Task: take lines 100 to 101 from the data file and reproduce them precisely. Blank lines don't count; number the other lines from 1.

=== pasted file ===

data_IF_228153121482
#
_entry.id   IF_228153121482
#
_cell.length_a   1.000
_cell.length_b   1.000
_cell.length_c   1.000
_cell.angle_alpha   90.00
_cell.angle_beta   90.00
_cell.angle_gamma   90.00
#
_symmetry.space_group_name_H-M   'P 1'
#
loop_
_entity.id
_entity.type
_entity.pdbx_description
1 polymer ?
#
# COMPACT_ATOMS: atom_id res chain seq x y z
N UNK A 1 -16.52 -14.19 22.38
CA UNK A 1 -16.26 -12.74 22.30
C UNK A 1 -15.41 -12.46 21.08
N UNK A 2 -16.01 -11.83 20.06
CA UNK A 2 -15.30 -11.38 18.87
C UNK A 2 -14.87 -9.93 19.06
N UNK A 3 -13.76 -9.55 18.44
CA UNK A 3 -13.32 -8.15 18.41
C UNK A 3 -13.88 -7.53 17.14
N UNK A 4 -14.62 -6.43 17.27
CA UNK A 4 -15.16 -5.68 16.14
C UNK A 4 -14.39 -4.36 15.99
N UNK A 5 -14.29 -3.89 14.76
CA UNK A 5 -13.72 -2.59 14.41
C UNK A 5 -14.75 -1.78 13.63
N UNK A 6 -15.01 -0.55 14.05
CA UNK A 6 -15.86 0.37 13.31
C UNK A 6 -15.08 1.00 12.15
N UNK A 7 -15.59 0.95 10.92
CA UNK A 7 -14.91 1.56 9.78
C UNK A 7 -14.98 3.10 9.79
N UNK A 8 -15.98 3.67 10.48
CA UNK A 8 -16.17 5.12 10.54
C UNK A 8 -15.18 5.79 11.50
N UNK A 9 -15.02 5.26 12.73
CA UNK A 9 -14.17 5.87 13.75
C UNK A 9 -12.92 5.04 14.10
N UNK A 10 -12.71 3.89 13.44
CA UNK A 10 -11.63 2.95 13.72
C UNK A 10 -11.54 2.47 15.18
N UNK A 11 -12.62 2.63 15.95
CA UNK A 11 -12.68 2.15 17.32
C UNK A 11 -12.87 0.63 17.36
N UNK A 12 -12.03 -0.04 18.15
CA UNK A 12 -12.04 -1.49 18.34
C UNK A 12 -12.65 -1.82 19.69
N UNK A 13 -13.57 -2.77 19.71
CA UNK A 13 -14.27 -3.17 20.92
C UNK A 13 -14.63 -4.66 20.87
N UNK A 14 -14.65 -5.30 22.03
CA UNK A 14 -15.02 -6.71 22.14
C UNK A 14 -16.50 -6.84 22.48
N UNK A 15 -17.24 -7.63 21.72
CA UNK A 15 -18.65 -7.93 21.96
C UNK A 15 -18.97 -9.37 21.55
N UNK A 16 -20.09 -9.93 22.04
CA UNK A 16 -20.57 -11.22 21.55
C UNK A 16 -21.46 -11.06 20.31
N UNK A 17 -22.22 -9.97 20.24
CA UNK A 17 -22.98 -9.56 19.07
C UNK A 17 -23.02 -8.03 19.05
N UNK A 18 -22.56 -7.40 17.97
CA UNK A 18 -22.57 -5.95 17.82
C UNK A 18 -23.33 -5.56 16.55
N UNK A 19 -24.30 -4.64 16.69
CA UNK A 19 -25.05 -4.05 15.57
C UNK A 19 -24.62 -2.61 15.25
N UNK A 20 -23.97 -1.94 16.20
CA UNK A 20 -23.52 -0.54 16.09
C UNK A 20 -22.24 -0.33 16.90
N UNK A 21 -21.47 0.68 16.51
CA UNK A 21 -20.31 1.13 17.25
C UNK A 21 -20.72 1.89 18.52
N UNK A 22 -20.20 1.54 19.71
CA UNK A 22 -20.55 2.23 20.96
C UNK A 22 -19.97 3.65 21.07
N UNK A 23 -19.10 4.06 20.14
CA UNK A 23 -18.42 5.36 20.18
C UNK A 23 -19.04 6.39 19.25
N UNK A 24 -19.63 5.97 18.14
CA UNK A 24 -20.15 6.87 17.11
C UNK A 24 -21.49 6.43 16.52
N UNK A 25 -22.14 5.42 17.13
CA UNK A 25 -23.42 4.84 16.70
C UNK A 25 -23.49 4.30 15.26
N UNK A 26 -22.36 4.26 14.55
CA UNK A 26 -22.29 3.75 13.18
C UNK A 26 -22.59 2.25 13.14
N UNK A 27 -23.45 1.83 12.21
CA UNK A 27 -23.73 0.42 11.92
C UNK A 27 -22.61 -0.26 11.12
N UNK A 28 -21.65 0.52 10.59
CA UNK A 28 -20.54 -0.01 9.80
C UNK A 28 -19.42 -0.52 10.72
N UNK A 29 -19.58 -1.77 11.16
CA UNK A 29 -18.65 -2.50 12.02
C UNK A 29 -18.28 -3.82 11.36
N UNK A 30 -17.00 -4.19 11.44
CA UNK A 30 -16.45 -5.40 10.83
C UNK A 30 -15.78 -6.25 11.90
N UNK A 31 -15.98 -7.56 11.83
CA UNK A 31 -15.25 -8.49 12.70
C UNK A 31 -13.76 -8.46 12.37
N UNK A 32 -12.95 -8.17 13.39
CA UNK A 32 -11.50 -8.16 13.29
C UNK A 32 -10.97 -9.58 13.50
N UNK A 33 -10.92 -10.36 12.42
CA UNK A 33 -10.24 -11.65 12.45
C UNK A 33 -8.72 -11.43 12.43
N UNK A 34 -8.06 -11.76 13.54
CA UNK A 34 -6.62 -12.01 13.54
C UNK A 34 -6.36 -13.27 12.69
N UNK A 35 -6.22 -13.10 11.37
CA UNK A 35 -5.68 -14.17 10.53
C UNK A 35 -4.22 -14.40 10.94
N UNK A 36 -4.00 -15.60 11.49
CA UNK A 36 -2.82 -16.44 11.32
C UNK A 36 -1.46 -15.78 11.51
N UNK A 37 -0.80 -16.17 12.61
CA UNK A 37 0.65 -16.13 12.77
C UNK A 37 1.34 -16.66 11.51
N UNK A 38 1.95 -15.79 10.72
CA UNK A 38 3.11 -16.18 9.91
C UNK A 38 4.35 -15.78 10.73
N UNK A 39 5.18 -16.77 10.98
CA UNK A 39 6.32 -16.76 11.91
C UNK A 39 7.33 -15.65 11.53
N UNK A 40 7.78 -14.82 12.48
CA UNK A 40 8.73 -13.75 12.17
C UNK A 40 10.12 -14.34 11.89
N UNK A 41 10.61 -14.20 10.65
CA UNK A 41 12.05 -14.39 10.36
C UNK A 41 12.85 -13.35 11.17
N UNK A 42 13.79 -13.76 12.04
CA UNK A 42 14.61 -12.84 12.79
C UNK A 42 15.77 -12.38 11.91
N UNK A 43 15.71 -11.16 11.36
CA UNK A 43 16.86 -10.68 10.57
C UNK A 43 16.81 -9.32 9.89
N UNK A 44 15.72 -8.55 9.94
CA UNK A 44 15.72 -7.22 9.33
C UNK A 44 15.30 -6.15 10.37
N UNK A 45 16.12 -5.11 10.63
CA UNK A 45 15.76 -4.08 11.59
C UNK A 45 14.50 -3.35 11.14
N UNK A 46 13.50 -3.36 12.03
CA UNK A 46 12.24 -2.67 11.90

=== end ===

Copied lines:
CA UNK A 27 -23.73 0.42 11.92
C UNK A 27 -22.61 -0.26 11.12